The Perils of Perfectionism in Parenting
Written by, Kate Oliver, MSW, LCSW-C
Quite a few recent books have alluded to just how fed up parents are with people expecting them to be the perfect parent. Scary Mommy, by Jill Smokler, was just released this week and details confessions of real parents who feel all the feelings that go along with parenting that we often do not talk about such as, anger, isolation, depression, fear, and embarrassment. In this age where so much of what we do is recorded and we see so many recorded images of parents on reality television, it also seems like everyone is judging everyone else’s performance all the time. When we do this, we can wind up in a seemingly endless cycle of judging others and ourselves constantly without any relief in sight. In fact, there are several studies that have come out in the past few years stating that parents are significantly less happy than non-parents. I believe part of this is our unrealistic, perfectionistic tendencies during which the thought patterns can begin to get quite vicious.
My profession has not been much help in making parents feel much better either, I’m sorry to say. Not only do most of our books focus on what you can do for your children, rather than how to help you feel better so that you can be a better parent, we are constantly telling you how to improve communication with your child, have educationally enriching activities, spend quality time with your children and encouraging you to take constant care of their emotional needs. While all that stuff is nice and worthwhile in many ways, I think too much of it also takes away the important quality of being genuine with our children, you know, like the genuine feelings expressed in the popular picture book for adults “Go the F@$k to Sleep,” by Adam Mansbach. If you don’t know that book, take a moment to look it up on youtube and you can listen to Lawrence Fishburne read it to you- when your kids are not in the room. Really, isn’t that how most of us feel when our children are coming down six and seven times to say goodnight and asking to be tucked in even though we already tucked them in?
Here is what I think many parents are wanting and it is something we hear all the time about everything but being perfect parents… everything in moderation! Yes, even lovey, touchy stuff. It’s actually good for the kids to understand that their parents feel- gasp!- genuine emotions. If you are fakey, fakey all the time and pretend things are nice, they know it’s BS anyway and later they call you on it- I’ve seen it too many times to have any doubt about this. And you know, many times when our kids call us on stuff they are right. Has your child ever said anything to you like my daughter when she said, “Mom, that’s what you say when you’re not really listening?” She was right. I had no idea what she just said. That’s the daughter my husband and I joke that someone must have told her in the end she will get paid per spoken word because she sure does act like it. You bet I zone out the chatter sometimes and maybe even miss important things. As one of my favorite professors in my Master’s program said, one of the great thing about people is that if you miss something important they said the first time around, they are pretty certain to repeat it. I know this is true for my daughter too. Now, don’t get me wrong, remember- everything in moderation, so it is also important to take time to turn on our listening ears for our children every day, but I also want to be realistic that it feels quite impossible to be in the moment and listening to one child while the other is asking you to make them a peanut butter sandwich.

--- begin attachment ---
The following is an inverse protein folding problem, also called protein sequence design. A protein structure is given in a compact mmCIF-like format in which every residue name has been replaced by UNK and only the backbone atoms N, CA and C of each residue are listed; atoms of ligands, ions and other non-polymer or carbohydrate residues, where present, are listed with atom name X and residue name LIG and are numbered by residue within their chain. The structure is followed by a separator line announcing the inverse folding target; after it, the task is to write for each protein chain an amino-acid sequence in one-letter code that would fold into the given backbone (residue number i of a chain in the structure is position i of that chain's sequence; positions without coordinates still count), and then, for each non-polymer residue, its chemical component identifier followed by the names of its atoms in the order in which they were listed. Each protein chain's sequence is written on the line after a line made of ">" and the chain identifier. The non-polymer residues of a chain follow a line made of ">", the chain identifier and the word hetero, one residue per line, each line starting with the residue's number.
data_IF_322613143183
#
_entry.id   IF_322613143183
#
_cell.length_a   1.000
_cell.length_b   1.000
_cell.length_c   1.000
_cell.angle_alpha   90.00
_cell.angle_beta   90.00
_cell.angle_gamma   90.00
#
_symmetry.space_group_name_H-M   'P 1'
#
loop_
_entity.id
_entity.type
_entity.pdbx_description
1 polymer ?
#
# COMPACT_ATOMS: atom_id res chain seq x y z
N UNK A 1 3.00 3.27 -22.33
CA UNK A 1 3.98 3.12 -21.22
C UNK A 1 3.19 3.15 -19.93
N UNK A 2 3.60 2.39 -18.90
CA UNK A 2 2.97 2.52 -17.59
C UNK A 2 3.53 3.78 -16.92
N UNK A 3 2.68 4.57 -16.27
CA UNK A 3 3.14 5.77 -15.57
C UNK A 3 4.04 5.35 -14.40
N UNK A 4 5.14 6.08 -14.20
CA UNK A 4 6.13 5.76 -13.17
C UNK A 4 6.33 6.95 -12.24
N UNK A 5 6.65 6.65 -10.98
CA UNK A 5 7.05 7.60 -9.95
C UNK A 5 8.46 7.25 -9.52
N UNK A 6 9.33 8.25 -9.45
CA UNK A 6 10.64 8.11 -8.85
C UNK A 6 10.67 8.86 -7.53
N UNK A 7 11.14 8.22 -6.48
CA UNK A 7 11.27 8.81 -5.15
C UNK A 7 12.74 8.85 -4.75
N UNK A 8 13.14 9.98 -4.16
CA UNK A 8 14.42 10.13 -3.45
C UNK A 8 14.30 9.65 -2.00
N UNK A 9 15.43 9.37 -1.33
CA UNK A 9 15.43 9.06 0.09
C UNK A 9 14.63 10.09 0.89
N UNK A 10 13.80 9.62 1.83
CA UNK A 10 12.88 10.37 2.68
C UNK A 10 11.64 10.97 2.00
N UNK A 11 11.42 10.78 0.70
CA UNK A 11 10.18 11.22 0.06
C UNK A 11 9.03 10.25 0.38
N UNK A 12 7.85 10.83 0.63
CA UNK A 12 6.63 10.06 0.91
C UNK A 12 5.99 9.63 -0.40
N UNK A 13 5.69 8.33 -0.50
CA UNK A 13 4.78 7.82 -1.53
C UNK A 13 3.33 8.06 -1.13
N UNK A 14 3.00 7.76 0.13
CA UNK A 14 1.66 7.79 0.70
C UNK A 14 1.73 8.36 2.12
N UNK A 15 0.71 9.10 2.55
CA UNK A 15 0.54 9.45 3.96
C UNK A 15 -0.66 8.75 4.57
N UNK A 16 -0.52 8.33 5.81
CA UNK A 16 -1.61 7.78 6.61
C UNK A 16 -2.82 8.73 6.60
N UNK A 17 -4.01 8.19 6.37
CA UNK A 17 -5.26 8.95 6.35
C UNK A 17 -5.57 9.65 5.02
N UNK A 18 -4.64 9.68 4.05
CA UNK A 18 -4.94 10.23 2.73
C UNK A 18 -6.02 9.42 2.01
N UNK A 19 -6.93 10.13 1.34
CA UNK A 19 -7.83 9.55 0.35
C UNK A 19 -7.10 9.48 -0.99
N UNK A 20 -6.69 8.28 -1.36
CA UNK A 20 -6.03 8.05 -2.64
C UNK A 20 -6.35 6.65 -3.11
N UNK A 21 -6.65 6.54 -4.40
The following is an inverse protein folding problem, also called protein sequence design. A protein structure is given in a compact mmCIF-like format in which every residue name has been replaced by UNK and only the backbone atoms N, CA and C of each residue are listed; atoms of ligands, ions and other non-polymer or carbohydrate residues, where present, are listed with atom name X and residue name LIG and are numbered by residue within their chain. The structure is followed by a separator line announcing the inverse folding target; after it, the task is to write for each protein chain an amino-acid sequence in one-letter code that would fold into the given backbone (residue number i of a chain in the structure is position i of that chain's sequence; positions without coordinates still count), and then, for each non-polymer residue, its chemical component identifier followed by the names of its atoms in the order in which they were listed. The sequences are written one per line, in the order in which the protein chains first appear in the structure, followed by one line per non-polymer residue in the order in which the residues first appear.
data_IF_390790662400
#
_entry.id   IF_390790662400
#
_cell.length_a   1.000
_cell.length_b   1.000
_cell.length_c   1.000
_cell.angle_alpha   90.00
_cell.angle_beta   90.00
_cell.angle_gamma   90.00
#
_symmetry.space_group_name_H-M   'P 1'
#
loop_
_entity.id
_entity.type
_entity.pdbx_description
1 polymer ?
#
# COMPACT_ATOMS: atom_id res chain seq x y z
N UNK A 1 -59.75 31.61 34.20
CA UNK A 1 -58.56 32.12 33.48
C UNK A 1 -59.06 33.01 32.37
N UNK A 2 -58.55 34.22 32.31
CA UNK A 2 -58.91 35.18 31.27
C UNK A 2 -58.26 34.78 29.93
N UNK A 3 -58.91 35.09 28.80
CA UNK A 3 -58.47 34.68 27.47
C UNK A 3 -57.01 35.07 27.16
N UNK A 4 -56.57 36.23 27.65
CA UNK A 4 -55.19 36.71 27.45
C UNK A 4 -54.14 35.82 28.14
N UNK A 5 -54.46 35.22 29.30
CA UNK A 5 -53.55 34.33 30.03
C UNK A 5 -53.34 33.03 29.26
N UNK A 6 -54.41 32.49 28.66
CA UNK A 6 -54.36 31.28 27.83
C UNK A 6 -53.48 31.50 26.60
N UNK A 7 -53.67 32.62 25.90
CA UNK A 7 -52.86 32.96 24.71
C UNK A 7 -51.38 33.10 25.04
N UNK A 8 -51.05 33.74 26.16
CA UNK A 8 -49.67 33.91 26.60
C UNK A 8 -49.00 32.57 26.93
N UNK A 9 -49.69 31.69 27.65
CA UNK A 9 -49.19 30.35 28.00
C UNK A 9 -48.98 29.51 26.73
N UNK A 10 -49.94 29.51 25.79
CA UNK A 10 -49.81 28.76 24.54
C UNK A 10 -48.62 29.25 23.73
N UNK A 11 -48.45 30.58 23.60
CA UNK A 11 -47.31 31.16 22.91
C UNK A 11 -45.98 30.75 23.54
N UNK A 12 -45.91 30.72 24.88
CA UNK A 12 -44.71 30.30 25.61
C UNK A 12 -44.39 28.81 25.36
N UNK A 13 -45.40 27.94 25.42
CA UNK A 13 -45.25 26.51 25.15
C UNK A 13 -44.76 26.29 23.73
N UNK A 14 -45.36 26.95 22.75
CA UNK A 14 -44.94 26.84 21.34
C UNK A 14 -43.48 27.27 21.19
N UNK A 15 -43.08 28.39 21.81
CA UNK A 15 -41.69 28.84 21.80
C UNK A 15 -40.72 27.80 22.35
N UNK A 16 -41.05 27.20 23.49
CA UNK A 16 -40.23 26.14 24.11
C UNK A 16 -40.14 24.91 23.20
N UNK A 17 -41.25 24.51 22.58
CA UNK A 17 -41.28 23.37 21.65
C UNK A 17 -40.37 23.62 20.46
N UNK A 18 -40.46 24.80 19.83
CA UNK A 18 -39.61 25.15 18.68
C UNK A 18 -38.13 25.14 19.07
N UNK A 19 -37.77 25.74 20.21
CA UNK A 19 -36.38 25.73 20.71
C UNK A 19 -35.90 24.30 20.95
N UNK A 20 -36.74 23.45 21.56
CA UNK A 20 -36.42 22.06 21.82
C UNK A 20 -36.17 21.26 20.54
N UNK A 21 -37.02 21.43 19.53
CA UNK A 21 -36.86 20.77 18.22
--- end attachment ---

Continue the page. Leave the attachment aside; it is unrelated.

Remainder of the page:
Another reason genuine = good with our children is that they, like us, are humans too! They are often not perfect and they need a good example of how to recover from imperfection. I give my kids lots of opportunities to witness imperfection without even trying that hard. I’m a real natural 🙂 I burn things, forget stuff, and plan poorly sometimes. Most parents do. It’s the ones that admit it and give children an example of how to recover via apology, forgiveness of self and others, humor, etc. that have happy, not entitled (another by-product of over-perfect parenting), healthy children with a good sense of who they are and who their parents are.
Dare to be perfectly imperfect! Your kids will thank you for it.
- Parental Reframes When Things Don’t Look So Good (help4yourfamily.com)
- Two things your kids tell their therapists about you (help4yourfamily.com)
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